The sack over his head gets drenched in sweat, spit, and tears, and clings to his face as he cries out. The rope goes taut and he dies.
Dr. Jo uncovers his body and breaks down in tears. Oof. That’s a punch to the gut. And just when I thought we had a clean happy ending.
He comes out where Jung-in is waiting for him in the rain. And so is the rest of the team, in a nice echo of the book signing moment. He walks up to the little girl who’s waiting with them, and she asks if Uncle is coming out.
Dr. Jo crouches down and takes her hand, drenched in rain and tears, “I’m sorry… I’m sorry…”
Back to the case that opened the episode. A young Dr. Jo reports his findings, and Park Hoon teaches him that if he focuses only on the evidence, then he’ll lose sight of the people in the case, and tells him to dig deeper.
He turns to go, but freezes when he sees the photograph on the wall. It’s an even younger Dr. Jo with his father… the nerdy scientist he questioned in the military bunker!
Flashback to the night that opened Episode 1. A teenage Dr. Jo wakes up in the middle of the night to find his father putting on his jacket to leave, after getting that phone call. Dad tells the boy not to wait up, and that he’ll be back soon.
Well thank goodness we have more answers about the Park Hoon flashbacks, because they were confusing as hell without an anchor. A vampire who doesn’t age gives us no clues about time, but now we have a clear chronology using Dr. Jo’s relative ages as a timeline. It’s also nice to have one of our main characters linked to both eras as well, which keeps things relevant on a character level, rather than having the bookends always feel like a separate snippet from a movie. I’m so intrigued by the idea of Park Hoon (or Kim Sung-hoon back then) as a proto-Tae-yeon. Was he good? Was he bad? Was he something in between?
And more importantly, this changes everything about why he might have sired Tae-yeon. Did he do it on purpose, knowing he’d follow in his footsteps because they were alike? Why is Dr. Jo coroner to both vampire prosecutors? That can’t be a coincidence. How much does he know about Park Hoon and Tae-yeon, and about vampires? If his father was involved in that mysterious government science project and knew about vampires (though we still don’t know how much or why), was it something he told his son about?
This episode definitely sealed the deal for me—I love Dr. Jo’s inclusion as a new character, in both timelines. As part of the flashbacks, he gives us a great connection and roots us in an emotional journey, which is harder to access with a character like Park Hoon who remains a mystery (for good reason). And in the present, it’s so great to have him be accepted as part of the family, because you just have this trust that Tae-yeon wouldn’t do that for someone he didn’t have a gut feeling about. Despite questioning how much he knows, I trust that Dr. Jo is good peeps. It’s so sweet to watch him become part of the team, especially because Tae-yeon is so normally gruff that when he gives one smile or one show of trust, it speaks volumes. I really like the kind of traits he adds to the group too, as an older man who might have something to teach Tae-yeon, and a man of hard science who knows how to look beyond cold facts.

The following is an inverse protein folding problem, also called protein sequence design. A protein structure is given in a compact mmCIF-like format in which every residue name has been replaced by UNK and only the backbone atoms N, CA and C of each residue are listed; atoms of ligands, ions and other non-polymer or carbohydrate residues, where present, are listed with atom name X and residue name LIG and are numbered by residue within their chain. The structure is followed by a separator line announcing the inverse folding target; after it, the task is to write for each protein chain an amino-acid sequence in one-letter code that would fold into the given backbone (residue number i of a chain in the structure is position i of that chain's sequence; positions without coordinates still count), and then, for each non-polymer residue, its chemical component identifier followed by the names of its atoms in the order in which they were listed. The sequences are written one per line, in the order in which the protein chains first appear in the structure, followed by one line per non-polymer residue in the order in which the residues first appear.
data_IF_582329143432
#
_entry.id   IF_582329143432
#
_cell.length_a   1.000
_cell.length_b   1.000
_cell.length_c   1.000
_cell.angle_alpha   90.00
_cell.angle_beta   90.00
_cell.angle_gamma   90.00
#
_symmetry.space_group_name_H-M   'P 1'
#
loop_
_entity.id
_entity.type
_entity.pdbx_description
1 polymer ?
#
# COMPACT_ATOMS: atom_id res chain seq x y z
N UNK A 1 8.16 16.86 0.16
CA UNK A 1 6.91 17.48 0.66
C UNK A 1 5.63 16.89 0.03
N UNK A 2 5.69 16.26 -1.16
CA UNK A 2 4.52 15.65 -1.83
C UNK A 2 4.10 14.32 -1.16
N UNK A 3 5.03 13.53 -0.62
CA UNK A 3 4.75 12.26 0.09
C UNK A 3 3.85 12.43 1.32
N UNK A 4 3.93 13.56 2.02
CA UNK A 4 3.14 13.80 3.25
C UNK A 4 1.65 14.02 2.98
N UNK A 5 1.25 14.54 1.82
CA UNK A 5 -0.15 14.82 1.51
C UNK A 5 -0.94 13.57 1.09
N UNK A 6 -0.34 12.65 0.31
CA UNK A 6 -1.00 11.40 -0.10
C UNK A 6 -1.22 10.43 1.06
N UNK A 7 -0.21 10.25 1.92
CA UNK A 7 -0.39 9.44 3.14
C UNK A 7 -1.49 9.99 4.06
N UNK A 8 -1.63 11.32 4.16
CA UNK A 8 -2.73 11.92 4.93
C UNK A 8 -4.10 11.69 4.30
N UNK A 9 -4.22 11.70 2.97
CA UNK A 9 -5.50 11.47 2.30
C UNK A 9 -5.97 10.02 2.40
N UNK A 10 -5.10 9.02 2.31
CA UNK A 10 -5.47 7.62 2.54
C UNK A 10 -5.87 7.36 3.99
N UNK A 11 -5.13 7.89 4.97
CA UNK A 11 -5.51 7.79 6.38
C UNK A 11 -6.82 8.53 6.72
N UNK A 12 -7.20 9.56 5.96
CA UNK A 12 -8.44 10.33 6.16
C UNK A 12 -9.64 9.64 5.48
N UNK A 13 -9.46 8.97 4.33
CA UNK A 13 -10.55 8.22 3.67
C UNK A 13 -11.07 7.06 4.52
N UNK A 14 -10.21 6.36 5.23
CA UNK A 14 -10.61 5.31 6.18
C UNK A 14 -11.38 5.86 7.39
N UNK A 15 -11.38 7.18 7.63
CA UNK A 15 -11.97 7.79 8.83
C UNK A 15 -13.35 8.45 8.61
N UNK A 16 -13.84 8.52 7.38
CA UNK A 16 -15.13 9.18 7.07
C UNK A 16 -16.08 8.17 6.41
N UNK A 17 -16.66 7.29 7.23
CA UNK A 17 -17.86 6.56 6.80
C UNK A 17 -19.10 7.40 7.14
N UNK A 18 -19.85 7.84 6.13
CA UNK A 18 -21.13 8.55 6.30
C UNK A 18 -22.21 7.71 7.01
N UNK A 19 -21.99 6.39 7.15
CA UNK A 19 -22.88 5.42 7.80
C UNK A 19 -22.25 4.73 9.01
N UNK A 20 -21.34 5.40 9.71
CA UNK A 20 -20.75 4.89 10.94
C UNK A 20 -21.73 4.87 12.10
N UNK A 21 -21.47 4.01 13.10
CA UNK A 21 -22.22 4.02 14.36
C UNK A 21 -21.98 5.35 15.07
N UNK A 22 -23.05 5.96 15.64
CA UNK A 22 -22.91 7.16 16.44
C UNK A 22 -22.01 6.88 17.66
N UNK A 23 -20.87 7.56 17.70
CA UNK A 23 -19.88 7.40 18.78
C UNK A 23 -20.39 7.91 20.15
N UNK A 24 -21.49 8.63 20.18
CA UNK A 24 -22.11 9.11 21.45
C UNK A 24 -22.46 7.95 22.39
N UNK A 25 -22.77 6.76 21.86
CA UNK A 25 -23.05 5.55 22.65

The arc for him just in this one episode was hugely significant for his character—it humbled him, but made him more human, to us and to the team. I thought the case rather straightforward (in that the cold doctor seemed the obvious choice for the killer) but then the final twist really came at me by surprise because of it. We all expected some sort of fakeout from Tae-yeon to sneak a confession out of the doctor, but then to have the confession, be triumphant, and have the innocent man die anyway? Ouch. But the character moment for Dr. Jo was worth the pain.
The title of the episode (Any/What Justice) could mean range of things, because in Hangul “justice” and “friendship” are the same. It could just as well mean “What Ties of Friendship,” pointing to the friendships between the suspects in the case, as well as the growing friendships on our team of good guys. I just like that thematically, the search for justice is what ultimately allows Dr. Jo and Tae-yeon to develop a friendship, and for Tae-yeon to see that he’s good at heart and worth trusting. And we all know that Tae-yeon is a friend worth having in your corner.
- Vampire Prosecutor 2: Episode 2
- Vampire Prosecutor 2: Episode 1
- Vampire Prosecutor turns up the heat
- Vampire Prosecutor’s new trailer and poster
- Vampire Prosecutor 2 begins filming
- Thing vs. Thing: Vampires in Dramaland
- Vampire Prosecutor secures original cast for Season 2
- Vampire Prosecutor rocks the ratings again
- Vampire Prosecutor scores high ratings for cable
- Vampire Prosecutor: Episode 1